Airlines should save 8.7 million litres (2.3 million USgal) of fuel and produce 23,000t fewer carbon emissions per year once a new set of "metroplex" procedures go live in Northern California within three years, says the US Federal Aviation Administration (FAA).
Part of a collaboration between the US Federal Aviation Administration (FAA), Southwest Airlines, the National Air Traffic Controllers Association (Natca) and officials from the four metroplex airports - Oakland, San Francisco, San Jose and Sacramento - the performance based navigation (PBN) procedures programme will include new high altitude routes that avoid military airspace as well as optimised profile descents (OPDs) that allow for idling arrivals to a runway, in some cases from more than 100nm (185km) from the airport. The FAA says the procedures in total will cut 1.5 million nm per year from routes airlines fly into and out of the area.
The FAA is targeting a total of 21 metroplex areas around the US for similar enhanced procedures, having already launched efforts in Washington DC, Dallas/Fort Worth, Charlotte and Atlanta.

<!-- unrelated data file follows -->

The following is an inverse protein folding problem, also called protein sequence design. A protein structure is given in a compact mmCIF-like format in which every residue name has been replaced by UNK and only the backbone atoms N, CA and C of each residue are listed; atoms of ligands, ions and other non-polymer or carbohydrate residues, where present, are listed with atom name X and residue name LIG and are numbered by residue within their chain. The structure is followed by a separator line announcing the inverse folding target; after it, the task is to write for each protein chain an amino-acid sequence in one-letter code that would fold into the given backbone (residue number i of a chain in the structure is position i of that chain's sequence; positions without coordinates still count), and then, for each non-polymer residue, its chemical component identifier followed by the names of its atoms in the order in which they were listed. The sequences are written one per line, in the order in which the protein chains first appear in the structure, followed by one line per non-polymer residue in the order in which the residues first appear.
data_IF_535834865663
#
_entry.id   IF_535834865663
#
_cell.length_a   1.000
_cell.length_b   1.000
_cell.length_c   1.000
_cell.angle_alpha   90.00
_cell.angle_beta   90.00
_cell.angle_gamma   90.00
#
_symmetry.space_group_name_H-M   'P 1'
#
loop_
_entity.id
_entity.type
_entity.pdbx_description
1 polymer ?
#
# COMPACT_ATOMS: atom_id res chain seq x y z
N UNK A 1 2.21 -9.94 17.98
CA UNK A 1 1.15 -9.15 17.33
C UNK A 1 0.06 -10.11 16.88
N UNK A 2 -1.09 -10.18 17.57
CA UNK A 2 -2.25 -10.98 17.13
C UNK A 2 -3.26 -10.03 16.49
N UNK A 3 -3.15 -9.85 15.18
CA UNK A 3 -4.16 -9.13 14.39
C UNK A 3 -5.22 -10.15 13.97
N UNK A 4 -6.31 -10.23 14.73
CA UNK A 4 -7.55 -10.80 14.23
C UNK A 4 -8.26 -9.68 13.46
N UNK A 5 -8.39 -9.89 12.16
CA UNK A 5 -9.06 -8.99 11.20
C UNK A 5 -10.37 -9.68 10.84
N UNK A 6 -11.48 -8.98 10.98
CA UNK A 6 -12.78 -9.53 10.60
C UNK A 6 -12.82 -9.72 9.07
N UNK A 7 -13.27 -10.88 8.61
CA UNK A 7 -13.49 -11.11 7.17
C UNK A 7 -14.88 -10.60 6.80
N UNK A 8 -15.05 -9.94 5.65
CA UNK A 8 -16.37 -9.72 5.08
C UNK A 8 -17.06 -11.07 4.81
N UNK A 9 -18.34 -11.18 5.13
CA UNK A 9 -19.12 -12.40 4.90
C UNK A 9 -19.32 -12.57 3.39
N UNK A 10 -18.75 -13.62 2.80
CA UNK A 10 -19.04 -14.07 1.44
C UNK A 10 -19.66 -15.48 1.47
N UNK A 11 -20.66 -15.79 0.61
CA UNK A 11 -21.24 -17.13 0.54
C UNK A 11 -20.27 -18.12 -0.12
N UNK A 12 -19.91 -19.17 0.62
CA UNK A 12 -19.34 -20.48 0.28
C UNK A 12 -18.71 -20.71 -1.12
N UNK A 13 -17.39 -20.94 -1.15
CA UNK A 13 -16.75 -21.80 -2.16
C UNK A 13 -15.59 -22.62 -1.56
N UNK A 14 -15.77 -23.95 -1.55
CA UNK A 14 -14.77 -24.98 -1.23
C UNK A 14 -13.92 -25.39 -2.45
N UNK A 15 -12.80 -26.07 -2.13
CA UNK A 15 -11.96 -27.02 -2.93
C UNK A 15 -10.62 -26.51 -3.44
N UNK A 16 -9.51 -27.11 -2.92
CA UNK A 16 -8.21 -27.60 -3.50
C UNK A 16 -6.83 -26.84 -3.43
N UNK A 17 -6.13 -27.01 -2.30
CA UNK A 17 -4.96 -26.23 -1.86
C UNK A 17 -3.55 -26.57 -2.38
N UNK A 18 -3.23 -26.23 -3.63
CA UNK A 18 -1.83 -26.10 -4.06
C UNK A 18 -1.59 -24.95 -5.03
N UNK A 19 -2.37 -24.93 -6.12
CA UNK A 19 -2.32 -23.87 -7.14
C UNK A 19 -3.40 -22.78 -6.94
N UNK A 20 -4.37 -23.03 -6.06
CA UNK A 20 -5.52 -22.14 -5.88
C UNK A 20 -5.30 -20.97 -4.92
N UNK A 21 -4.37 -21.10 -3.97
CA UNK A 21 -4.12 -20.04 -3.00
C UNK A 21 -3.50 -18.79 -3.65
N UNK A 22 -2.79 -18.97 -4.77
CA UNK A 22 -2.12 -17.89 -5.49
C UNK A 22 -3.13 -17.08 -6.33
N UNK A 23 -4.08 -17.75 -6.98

In Atlanta, the FAA estimates airlines will be able to cut 1.2 million nm per year from their routes into and out of Atlanta, equating to 11 million fewer litres of fuel burned and 30,000t of carbon emissions not emitted. For Charlotte, the FAA estimates there will be 2.5 million fewer nm flown annually, with 14 million litres of fuel saved and carbon emissions reduced by 35,000t annually.
"We'll follow this template in Southern California as well," said FAA acting administrator Michael Huerta when announcing the Northern California programme on 19 March, adding that airspace experts, air traffic controllers and industry stakeholders are already at work studying the Los Angeles and San Diego areas for the effort. "Stay tuned for more to come," he said.